The Atlantic magazine has an article arguing that online dating is undermining monogamy. Further undermining it, we should say, because the sexual mores that have devastated marriage go back four or five decades. But the writer makes a good case that the online relationship “market” is speeding up the decline of commitment. The question of why commitment is declining in the first place is not addressed.
The article is framed by a case study of “Jacob” who comes back to Portland, Oregon, from the East Coast in his mid-twenties and spends two years finding a woman to date. She soon moves in with him and doesn’t seem to mind his “lifestyle” though past girlfriends have called him “lazy, aimless, and irresponsible with money”. She seems to him “independent and low-maintenance” (!) It’s not a great relationship but he tells himself it is better than being single. After five years she leaves.
Jacob, by now 31 or so, still addicted to sport, has no idea how to “make a relationship work”. But he signs up on two dating sites and suddenly he has all the dates he could want. After six weeks he teams up with good-looking Rachel. She moves in, and after two years moves out. The day she leeaves he logs onto Match.com and finds his old profile still up. Breaking up is easier this time:
“I’m about 95 percent certain,” he says, “that if I’d met Rachel offline, and if I’d never done online dating, I would’ve married her. At that point in my life, I would’ve overlooked everything else and done whatever it took to make things work. Did online dating change my perception of permanence? No doubt. When I sensed the breakup coming, I was okay with it. It didn’t seem like there was going to be much of a mourning period, where you stare at your wall thinking you’re destined to be alone and all that. I was eager to see what else was out there.”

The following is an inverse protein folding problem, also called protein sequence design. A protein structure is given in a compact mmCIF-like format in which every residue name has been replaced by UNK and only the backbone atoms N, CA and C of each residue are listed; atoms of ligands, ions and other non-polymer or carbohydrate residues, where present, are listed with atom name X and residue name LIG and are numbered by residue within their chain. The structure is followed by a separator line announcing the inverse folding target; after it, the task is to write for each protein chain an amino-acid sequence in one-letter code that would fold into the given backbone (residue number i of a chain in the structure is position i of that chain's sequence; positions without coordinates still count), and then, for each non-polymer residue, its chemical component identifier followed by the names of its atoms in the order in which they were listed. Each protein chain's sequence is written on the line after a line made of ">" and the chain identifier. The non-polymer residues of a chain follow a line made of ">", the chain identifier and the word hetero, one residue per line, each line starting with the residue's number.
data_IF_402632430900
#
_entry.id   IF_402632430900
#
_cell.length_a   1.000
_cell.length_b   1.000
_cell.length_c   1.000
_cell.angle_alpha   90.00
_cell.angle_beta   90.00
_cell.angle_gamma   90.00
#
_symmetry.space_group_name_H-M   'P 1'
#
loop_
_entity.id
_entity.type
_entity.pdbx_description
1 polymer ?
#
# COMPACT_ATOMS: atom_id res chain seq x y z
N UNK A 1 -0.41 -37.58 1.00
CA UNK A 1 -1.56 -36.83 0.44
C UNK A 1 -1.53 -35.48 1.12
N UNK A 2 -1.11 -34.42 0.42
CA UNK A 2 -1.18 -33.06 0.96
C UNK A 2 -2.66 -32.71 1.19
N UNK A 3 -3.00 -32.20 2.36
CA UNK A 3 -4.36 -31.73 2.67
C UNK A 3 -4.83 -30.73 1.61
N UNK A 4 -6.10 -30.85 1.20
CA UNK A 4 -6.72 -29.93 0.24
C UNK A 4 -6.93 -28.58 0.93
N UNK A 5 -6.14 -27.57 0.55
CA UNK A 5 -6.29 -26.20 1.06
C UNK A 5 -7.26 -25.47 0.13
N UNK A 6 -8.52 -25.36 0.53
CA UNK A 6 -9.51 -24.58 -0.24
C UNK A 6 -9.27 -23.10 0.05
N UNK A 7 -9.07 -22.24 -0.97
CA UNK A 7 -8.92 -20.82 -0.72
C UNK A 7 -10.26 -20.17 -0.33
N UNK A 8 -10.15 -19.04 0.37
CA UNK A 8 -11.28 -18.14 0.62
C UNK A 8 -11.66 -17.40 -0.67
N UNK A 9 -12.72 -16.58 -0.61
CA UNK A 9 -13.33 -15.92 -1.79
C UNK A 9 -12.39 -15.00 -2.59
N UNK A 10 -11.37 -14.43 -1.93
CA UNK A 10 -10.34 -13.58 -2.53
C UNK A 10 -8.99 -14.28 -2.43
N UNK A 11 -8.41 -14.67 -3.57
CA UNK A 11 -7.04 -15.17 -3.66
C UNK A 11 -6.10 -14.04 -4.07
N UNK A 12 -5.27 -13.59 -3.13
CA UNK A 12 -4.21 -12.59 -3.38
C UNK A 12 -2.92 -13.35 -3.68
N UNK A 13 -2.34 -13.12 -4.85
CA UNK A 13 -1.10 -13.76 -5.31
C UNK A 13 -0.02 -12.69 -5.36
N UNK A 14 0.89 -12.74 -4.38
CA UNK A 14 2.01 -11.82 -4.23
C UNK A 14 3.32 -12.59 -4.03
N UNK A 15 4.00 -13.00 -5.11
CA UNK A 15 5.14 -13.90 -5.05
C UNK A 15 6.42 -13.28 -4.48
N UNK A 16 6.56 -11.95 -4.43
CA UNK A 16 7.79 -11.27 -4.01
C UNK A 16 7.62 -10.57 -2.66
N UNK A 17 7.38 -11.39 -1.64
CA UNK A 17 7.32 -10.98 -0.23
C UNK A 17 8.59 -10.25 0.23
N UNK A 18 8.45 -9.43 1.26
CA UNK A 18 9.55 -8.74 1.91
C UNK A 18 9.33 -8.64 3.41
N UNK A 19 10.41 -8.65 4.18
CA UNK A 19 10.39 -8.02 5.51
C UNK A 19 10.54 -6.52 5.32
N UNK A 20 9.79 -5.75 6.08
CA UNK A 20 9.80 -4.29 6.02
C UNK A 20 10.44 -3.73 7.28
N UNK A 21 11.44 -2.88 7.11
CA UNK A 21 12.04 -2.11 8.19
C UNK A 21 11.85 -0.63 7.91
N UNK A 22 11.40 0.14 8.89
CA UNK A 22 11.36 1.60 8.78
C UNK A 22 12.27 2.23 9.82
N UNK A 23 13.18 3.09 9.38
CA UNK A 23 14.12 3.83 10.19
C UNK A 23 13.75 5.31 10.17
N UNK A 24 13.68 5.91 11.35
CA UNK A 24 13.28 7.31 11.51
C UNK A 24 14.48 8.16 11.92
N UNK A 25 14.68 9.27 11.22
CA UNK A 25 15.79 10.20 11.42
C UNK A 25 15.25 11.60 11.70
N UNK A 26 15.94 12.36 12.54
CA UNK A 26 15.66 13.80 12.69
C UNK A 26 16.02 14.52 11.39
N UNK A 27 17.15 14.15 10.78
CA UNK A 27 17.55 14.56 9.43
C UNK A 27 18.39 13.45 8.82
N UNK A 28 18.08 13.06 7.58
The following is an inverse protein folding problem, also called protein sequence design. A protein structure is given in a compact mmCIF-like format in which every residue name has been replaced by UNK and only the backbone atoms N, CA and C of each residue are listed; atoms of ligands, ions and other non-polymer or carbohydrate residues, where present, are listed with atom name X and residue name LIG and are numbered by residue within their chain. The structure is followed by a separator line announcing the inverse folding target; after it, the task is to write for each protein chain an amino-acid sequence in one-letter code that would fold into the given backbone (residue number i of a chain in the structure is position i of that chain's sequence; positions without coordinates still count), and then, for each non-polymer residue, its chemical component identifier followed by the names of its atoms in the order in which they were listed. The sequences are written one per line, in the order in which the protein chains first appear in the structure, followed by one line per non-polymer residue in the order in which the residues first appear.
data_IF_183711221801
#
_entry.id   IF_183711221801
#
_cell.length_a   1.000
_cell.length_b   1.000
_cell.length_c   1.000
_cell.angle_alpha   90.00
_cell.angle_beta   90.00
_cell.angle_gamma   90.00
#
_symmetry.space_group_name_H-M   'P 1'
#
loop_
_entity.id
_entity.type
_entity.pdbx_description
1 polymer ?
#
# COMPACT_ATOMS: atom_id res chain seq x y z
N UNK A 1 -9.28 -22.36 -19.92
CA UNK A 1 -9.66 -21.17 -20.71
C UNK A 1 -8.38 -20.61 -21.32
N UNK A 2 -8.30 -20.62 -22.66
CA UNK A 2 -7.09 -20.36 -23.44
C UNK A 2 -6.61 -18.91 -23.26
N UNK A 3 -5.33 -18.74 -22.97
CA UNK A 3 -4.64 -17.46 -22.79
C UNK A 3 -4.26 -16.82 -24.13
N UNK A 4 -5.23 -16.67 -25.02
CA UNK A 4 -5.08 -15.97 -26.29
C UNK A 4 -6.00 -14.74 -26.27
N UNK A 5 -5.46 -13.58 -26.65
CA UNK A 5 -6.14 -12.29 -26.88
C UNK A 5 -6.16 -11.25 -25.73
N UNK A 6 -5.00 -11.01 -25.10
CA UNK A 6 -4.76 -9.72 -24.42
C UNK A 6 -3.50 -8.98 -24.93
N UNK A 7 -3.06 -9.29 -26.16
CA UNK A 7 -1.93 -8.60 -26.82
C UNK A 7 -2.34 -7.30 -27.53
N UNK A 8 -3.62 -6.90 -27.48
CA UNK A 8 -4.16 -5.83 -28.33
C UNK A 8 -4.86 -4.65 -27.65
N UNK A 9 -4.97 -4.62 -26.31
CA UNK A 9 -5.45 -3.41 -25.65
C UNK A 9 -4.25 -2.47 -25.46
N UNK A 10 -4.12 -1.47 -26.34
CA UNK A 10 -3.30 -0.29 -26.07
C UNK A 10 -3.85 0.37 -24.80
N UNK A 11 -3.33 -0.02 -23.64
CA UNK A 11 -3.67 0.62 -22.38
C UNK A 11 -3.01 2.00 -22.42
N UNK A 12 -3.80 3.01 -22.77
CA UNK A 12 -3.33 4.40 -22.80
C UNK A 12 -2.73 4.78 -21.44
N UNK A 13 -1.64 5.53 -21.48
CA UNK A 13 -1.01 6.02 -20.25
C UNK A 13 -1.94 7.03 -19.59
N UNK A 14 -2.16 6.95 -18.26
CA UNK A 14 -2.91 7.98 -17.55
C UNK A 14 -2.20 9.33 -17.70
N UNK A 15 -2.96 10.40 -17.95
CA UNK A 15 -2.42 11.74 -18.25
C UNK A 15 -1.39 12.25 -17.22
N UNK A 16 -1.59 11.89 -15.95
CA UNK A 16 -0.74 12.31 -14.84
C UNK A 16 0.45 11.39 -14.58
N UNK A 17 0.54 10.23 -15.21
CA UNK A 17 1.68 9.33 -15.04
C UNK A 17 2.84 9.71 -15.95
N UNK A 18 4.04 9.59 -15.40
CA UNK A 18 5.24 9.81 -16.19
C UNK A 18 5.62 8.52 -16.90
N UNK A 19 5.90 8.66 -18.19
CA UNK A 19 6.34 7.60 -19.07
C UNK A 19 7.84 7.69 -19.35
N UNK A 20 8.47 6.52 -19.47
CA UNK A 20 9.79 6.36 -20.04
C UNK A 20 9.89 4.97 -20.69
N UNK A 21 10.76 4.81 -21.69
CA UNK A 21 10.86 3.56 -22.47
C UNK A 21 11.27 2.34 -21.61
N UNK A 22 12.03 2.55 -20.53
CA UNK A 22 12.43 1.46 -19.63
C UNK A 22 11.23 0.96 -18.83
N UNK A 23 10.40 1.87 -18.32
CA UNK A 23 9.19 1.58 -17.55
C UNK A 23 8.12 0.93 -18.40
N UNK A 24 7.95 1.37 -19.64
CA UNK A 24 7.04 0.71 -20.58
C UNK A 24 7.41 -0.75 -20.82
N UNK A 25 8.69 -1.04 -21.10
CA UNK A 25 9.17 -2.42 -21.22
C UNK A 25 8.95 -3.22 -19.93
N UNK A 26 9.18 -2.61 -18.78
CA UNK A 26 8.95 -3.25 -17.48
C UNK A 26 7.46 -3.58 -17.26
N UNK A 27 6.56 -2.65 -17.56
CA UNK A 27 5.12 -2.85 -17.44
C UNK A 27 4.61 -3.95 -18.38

Jacob has one thing right: he wants to get married. But an online dating site executive blithely consigns marriage to the dustbin:
“The future will see better relationships but more divorce,” predicts Dan Winchester, the founder of a free dating site based in the U.K. “The older you get as a man, the more experienced you get. You know what to do with women, how to treat them and talk to them. Add to that the effect of online dating.” He continued, “I often wonder whether matching you up with great people is getting so efficient, and the process so enjoyable, that marriage will become obsolete.”
Others in the trade say:
“Internet dating has made people more disposable.”
“Internet dating may be partly responsible for a rise in the divorce rates.”
“Low quality, unhappy and unsatisfying marriages are being destroyed as people drift to Internet dating sites.”
“The market is hugely more efficient … People expect to—and this will be increasingly the case over time—access people anywhere, anytime, based on complex search requests … Such a feeling of access affects our pursuit of love … the whole world (versus, say, the city we live in) will, increasingly, feel like the market for our partner(s). Our pickiness will probably increase.”